Josie Larkins Louisiana

Syrian Refugee Admittance

Expression of my concern in regards to the public petitioning to keep Syrian refugees out of the United States.

Dear Mister or Madam President,

First and foremost, congratulations on your presidency. I am writing to you as a senior in high school who has felt compelled to express my concerns regarding Syrian refugees admittance into the United States. Recently I came across a petition to congress that called for President Obama to stop allowing Syrian refugees into our country. In reading the petition, one will come across sentences such as “these are the same people who danced in the street celebrating 9/11” and “the same people who hate us.” This type of language in regard to the Syrian people is both discriminatory and rooted in hate. Mr. or Mrs. President, I am asking you to continue allowing refugees into the United States, without decreasing the numbers of admittance to appease the crowds.

I have read concerns that Syrian refugees will be terroristic and commit violent acts. However, according to the FBI website, since 2009 violent crime in America has been on a downward trend, only spiking in 2012. According to the refugee admissions statistics, in 2009 Syrian refugees were being accepted even if they were not in large numbers. So I ask you, Mr. or Mrs. President, what violent acts are we missing that these terrifying people are committing under the radar?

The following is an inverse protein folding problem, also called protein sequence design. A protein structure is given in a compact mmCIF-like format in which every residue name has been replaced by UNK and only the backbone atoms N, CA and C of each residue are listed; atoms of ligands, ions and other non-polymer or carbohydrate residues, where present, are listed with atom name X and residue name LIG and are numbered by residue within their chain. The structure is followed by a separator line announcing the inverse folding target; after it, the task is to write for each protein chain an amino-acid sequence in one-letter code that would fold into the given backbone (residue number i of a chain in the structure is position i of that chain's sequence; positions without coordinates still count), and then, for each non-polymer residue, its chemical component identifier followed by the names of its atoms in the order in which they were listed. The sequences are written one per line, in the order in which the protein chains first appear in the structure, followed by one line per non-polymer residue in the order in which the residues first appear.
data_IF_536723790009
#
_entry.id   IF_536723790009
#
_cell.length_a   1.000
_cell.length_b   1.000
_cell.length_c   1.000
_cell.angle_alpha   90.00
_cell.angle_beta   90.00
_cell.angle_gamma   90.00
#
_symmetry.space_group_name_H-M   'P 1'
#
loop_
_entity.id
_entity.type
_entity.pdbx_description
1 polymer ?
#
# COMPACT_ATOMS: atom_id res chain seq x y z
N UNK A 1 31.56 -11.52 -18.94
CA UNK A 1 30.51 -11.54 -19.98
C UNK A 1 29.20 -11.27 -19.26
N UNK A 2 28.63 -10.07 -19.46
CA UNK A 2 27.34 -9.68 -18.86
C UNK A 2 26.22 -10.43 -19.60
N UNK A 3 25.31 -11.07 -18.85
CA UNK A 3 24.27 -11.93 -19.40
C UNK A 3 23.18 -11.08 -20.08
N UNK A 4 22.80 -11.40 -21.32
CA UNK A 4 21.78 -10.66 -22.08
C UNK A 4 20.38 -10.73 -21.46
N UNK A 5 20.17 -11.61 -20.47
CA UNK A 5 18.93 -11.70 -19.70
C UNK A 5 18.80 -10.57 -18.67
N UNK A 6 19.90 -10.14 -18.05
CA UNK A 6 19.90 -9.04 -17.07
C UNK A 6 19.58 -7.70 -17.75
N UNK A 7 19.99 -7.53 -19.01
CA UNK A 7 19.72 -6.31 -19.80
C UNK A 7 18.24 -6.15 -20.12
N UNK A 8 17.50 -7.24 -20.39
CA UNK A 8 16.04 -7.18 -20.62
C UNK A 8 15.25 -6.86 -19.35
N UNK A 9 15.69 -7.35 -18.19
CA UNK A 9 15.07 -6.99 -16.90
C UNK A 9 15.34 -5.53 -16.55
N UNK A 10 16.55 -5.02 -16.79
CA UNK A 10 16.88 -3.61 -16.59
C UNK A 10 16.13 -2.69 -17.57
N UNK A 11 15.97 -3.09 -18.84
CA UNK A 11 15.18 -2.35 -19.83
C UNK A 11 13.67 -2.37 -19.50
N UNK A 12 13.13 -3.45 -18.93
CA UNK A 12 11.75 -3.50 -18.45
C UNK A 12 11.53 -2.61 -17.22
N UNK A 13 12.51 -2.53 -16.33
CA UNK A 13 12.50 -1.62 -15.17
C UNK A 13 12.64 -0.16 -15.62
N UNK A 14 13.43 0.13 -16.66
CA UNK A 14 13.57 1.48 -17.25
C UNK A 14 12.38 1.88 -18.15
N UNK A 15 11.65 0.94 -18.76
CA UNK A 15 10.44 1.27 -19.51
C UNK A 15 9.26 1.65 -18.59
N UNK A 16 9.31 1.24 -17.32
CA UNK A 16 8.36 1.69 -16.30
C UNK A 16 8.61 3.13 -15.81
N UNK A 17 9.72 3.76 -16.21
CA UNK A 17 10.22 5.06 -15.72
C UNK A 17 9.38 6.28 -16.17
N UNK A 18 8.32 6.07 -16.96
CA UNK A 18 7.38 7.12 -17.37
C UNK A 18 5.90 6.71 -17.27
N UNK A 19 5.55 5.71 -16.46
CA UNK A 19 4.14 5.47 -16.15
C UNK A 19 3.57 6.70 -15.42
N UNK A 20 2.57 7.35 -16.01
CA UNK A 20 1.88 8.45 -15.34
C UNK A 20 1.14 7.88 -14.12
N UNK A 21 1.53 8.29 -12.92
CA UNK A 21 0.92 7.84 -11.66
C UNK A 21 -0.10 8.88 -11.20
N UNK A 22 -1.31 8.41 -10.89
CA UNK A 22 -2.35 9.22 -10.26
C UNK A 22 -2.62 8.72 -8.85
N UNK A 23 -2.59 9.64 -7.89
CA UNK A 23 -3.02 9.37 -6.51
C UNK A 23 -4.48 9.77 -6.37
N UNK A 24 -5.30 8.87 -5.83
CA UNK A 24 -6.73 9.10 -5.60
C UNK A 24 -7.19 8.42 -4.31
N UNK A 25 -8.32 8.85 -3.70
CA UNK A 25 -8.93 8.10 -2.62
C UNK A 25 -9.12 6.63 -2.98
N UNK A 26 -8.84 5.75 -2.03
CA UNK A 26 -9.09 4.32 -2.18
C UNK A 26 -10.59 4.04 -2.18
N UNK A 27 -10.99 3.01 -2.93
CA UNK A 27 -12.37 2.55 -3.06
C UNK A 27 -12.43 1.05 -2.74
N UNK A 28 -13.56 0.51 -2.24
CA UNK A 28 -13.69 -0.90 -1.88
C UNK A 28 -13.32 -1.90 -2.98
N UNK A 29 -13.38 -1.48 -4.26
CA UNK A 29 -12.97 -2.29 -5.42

One can not stand for equal rights, but say all Syrians hate America. If there is trouble finding the correlation between the two, allow me to give you a brief look into my life. I am biracial with a Caucasian mother and a African American father. My parents have had to hide me from the oppression we face all of my life, especially my dad. Being a black man in America, he has had to face stereotypes centered around black men being violent in nature, even though he has asserted himself as a hardworking, compassionate citizen. This is no different than how the refugees have to live knowing they are being oppressed in this country. Equal rights means equal rights for everyone and we have to recognize these people as human beings whose country is in turmoil.

I for one believe people are missing the principal this country was founded on—freedom. If we instill the idea that freedom is only available to those born on American soil, future generations will believe that American life reigns supreme over life in any other country. I ask that you continue to allow refugees into this country, not only for the sake of getting human beings out of dire conditions, but for the sake of our country that seems to be lacking empathy for anyone not American.

With an open heart,

Josie Larkins

Work Cited

"Crime in the United States 2013." FBI. FBI, 08 Sept. 2014. Web. 30 Sept. 2016.

"Refugee Admissions Statistics." U.S. Department of State. U.S. Department of State, n.d. Web. 30 Sept. 2016.

Captain Shreve High School

Mrs. Barclay's English Students

Open to all students in Mrs. Barclay's English III and IV classes for 2016-17.

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